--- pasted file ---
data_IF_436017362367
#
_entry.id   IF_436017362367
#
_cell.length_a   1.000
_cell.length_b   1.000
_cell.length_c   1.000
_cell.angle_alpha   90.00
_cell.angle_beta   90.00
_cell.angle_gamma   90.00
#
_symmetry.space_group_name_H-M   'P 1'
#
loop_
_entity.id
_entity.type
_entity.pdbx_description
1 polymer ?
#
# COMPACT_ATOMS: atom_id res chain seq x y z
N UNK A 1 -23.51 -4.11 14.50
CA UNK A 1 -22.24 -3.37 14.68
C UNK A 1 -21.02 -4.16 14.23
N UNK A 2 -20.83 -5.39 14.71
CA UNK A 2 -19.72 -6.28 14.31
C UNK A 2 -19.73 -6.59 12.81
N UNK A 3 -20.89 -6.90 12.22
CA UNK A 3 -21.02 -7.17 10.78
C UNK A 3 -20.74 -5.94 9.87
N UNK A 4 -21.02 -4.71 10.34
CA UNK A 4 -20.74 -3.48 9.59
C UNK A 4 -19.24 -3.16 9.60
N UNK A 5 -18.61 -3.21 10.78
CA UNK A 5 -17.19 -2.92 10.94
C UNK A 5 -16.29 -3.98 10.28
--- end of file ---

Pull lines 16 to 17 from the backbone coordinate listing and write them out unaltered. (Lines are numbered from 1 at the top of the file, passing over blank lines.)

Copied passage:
_entity.type
_entity.pdbx_description